Monitoring Cardiovascular Conditions with Flexible Sensing Devices

Achievement date: 

Researchers are making significant strides in developing flexible and lightweight wearable devices for continuously monitoring health conditions from the skin surface, substantially increasing the potential to detect abnormalities or early stages of diseases in the future. This work is being supported by the NSF-funded Precise Advanced Technologies and Health Systems for Underserved Populations (PATHS-UP) Engineering Research Center, headquartered at Texas A&M University (TAMU), as part of its mission to change the paradigm for the health of underserved populations.


Without accessible, inexpensive diagnostic tools, people in underserved communities will continue to experience more death, chronic disease, disability, and poor quality of life. PATHS-UP’s mission is to engineer transformative, robust, and affordable technologies and systems to improve healthcare access, enhance service and life quality, and reduce healthcare costs in underserved populations while recruiting and educating scientists and engineers to work toward a better future. Wearable electronic devices have the potential to bridge the healthcare gap but require materials with high conductivity, electromechanical stability, and physical properties comparable to human skin. For this research effort, the PATHS-UP TEAM designed and developed soft, stretchable, and breathable conductive nanocomposites (smart-engineered materials used in flexible electronics) that can offer superior monitoring of cardiovascular and other disease biomarkers at the point of care.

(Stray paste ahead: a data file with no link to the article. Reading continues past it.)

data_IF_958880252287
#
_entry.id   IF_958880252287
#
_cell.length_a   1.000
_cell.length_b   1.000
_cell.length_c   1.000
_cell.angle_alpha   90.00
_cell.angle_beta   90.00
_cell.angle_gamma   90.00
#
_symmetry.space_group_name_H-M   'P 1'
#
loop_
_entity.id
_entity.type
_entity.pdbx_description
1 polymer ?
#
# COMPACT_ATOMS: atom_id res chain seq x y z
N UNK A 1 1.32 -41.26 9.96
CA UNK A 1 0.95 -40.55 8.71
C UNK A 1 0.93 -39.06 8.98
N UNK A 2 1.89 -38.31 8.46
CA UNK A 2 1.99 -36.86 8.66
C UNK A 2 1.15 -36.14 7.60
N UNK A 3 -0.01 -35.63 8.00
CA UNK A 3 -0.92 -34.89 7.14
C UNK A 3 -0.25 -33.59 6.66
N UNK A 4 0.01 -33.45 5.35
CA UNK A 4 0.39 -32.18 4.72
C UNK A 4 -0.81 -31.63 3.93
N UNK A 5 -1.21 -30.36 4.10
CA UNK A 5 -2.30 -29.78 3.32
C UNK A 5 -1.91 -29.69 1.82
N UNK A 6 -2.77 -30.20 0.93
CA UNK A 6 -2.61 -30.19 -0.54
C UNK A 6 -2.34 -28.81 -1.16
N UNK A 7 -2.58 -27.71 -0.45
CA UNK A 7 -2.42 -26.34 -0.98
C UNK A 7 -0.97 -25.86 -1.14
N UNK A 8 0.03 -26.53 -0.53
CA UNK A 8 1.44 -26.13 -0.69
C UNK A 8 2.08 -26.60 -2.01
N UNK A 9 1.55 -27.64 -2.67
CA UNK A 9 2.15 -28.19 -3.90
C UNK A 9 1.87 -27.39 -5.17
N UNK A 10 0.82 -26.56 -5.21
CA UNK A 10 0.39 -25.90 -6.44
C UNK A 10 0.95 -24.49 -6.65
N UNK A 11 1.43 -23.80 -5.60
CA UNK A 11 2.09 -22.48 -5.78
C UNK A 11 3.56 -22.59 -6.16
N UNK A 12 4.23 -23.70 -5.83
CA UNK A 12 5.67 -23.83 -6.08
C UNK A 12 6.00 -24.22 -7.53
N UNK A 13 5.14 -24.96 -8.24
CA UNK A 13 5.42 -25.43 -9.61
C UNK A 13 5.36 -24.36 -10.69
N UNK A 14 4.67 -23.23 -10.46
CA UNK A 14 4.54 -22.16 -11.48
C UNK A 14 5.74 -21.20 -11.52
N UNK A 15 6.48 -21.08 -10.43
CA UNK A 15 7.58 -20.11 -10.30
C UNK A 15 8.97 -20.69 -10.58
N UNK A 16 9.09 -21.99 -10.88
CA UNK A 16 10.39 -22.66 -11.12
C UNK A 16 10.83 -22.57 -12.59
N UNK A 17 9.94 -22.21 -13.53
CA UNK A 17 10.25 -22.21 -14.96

Recent advances in bioelectronics have led to a broad class of skin-inspired soft and stretchable electronic devices based on functional nanomaterials that can measure various biophysical and biochemical signals associated with health and disease. Conductive nanocomposites have shown great promise as a building block of these devices, but achieving sufficient conductivity, electromechanical stability, and skin-like properties has been challenging. In this project, the PATHS-UP researchers developed a moldable, transferrable, high-performance conductive nanocomposite comprised of an interpenetrating network of silver nanowires and poly(3,4-ethylene dioxythiophene): poly(styrene sulfonate). The stacked structure of the nanocomposite synergistically integrates the complementary electrical and mechanical properties of the individual components. The nanocomposites were patterned via a simple, low-cost micromolding process and then transferred the patterned large-area electrodes onto various substrates to realize soft, skin-interfaced electrophysiological sensors. Electrophysiological signals measured using the nanocomposite electrodes exhibit a higher signal-to-noise ratio than standard gel electrodes. This nanocomposite design and fabrication approach can be broadly employed for soft and stretchable electronic devices.